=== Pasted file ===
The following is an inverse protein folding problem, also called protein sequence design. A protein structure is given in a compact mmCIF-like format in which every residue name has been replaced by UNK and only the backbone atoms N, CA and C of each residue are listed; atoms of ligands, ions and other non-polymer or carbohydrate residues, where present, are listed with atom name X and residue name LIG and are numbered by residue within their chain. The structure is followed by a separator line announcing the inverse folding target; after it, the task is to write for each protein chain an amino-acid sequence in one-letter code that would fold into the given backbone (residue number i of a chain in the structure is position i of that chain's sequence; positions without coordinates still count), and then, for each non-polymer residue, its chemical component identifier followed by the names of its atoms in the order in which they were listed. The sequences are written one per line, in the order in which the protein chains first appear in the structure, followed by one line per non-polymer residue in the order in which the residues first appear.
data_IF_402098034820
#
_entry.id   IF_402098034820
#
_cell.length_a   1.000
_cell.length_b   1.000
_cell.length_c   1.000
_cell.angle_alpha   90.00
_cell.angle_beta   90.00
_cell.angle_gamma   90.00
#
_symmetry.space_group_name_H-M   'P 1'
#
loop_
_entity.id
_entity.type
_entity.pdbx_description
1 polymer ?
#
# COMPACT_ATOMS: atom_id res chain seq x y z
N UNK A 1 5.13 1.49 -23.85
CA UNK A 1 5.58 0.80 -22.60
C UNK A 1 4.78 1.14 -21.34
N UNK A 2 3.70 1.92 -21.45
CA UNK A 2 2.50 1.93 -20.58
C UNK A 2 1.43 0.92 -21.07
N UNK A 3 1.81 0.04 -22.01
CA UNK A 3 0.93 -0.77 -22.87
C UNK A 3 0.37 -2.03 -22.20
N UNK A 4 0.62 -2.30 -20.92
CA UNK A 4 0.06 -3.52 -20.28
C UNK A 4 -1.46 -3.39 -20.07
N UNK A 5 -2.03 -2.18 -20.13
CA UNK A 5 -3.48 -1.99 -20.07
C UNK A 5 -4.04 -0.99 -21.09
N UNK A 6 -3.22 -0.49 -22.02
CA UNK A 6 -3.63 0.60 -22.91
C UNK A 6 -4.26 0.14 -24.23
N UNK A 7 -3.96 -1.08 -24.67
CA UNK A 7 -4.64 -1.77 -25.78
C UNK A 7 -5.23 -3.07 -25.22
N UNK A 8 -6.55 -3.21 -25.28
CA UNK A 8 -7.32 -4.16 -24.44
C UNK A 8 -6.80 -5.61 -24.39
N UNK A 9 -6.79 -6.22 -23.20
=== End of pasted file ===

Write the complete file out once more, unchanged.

The following is an inverse protein folding problem, also called protein sequence design. A protein structure is given in a compact mmCIF-like format in which every residue name has been replaced by UNK and only the backbone atoms N, CA and C of each residue are listed; atoms of ligands, ions and other non-polymer or carbohydrate residues, where present, are listed with atom name X and residue name LIG and are numbered by residue within their chain. The structure is followed by a separator line announcing the inverse folding target; after it, the task is to write for each protein chain an amino-acid sequence in one-letter code that would fold into the given backbone (residue number i of a chain in the structure is position i of that chain's sequence; positions without coordinates still count), and then, for each non-polymer residue, its chemical component identifier followed by the names of its atoms in the order in which they were listed. The sequences are written one per line, in the order in which the protein chains first appear in the structure, followed by one line per non-polymer residue in the order in which the residues first appear.
data_IF_402098034820
#
_entry.id   IF_402098034820
#
_cell.length_a   1.000
_cell.length_b   1.000
_cell.length_c   1.000
_cell.angle_alpha   90.00
_cell.angle_beta   90.00
_cell.angle_gamma   90.00
#
_symmetry.space_group_name_H-M   'P 1'
#
loop_
_entity.id
_entity.type
_entity.pdbx_description
1 polymer ?
#
# COMPACT_ATOMS: atom_id res chain seq x y z
N UNK A 1 5.13 1.49 -23.85
CA UNK A 1 5.58 0.80 -22.60
C UNK A 1 4.78 1.14 -21.34
N UNK A 2 3.70 1.92 -21.45
CA UNK A 2 2.50 1.93 -20.58
C UNK A 2 1.43 0.92 -21.07
N UNK A 3 1.81 0.04 -22.01
CA UNK A 3 0.93 -0.77 -22.87
C UNK A 3 0.37 -2.03 -22.20
N UNK A 4 0.62 -2.30 -20.92
CA UNK A 4 0.06 -3.52 -20.28
C UNK A 4 -1.46 -3.39 -20.07
N UNK A 5 -2.03 -2.18 -20.13
CA UNK A 5 -3.48 -1.99 -20.07
C UNK A 5 -4.04 -0.99 -21.09
N UNK A 6 -3.22 -0.49 -22.02
CA UNK A 6 -3.63 0.60 -22.91
C UNK A 6 -4.26 0.14 -24.23
N UNK A 7 -3.96 -1.08 -24.67
CA UNK A 7 -4.64 -1.77 -25.78
C UNK A 7 -5.23 -3.07 -25.22
N UNK A 8 -6.55 -3.21 -25.28
CA UNK A 8 -7.32 -4.16 -24.44
C UNK A 8 -6.80 -5.61 -24.39
N UNK A 9 -6.79 -6.22 -23.20